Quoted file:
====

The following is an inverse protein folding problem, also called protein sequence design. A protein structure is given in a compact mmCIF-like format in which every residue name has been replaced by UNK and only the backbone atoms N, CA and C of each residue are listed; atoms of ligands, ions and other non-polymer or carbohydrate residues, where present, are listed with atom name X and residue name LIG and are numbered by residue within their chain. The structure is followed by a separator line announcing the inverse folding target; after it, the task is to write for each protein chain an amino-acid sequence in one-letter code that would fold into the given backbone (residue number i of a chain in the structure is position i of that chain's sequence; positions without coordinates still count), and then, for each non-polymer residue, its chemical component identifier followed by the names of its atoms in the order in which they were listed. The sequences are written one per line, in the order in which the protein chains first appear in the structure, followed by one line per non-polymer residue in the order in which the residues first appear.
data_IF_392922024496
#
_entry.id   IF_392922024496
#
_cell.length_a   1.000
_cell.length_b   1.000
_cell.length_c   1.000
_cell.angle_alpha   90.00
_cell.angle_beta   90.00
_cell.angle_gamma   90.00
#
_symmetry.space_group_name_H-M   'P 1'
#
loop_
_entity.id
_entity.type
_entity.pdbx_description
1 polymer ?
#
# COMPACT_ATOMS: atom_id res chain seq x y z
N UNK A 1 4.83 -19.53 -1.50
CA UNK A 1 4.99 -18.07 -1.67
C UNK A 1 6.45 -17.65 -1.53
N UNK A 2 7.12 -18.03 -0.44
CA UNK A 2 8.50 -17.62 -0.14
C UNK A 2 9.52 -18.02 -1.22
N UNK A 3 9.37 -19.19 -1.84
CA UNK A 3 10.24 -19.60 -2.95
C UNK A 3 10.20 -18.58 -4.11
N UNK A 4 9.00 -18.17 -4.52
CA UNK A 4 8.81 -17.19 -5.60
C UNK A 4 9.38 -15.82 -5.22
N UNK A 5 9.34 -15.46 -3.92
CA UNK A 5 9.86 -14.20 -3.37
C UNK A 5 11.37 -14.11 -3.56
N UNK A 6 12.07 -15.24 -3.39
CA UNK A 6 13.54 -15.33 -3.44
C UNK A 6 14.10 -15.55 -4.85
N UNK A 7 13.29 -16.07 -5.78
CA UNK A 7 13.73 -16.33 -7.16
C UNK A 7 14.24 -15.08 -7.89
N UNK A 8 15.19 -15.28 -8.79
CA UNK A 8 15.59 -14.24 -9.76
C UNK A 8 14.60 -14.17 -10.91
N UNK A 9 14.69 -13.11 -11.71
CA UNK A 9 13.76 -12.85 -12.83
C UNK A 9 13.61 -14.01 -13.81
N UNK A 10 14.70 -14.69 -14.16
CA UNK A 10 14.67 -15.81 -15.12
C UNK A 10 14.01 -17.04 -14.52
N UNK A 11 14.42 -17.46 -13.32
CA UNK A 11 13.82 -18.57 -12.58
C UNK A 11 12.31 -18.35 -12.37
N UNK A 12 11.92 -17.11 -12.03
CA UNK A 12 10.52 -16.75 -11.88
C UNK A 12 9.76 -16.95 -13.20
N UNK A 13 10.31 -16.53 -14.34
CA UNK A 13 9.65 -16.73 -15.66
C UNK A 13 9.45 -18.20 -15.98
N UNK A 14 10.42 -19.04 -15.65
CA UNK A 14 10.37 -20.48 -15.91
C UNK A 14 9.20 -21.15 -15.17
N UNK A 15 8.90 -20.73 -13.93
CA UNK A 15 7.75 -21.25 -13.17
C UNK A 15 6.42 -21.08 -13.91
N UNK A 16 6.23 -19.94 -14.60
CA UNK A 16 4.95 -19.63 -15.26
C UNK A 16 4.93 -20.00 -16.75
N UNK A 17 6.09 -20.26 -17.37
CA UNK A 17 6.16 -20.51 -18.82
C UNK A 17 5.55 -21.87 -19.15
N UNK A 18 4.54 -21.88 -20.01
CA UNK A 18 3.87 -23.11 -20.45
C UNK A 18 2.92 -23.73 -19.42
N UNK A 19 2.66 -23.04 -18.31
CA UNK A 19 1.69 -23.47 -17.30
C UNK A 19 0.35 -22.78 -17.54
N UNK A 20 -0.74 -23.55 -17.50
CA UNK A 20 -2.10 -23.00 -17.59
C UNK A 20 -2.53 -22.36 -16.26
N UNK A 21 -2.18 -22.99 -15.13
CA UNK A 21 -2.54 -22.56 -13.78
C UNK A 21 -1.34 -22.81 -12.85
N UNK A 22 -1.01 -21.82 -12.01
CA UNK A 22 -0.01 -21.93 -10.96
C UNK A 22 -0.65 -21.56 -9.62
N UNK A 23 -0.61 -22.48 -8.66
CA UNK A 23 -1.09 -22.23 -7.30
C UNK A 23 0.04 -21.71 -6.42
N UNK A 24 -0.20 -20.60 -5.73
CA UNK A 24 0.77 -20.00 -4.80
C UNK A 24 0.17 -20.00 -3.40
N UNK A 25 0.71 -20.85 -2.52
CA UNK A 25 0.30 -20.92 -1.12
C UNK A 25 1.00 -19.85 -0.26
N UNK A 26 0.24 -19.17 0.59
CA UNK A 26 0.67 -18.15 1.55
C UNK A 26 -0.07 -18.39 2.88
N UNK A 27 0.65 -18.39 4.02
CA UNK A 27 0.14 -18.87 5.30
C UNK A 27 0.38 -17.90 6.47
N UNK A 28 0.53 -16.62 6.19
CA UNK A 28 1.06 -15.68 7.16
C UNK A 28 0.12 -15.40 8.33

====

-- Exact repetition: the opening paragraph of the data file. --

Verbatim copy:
The following is an inverse protein folding problem, also called protein sequence design. A protein structure is given in a compact mmCIF-like format in which every residue name has been replaced by UNK and only the backbone atoms N, CA and C of each residue are listed; atoms of ligands, ions and other non-polymer or carbohydrate residues, where present, are listed with atom name X and residue name LIG and are numbered by residue within their chain. The structure is followed by a separator line announcing the inverse folding target; after it, the task is to write for each protein chain an amino-acid sequence in one-letter code that would fold into the given backbone (residue number i of a chain in the structure is position i of that chain's sequence; positions without coordinates still count), and then, for each non-polymer residue, its chemical component identifier followed by the names of its atoms in the order in which they were listed. The sequences are written one per line, in the order in which the protein chains first appear in the structure, followed by one line per non-polymer residue in the order in which the residues first appear.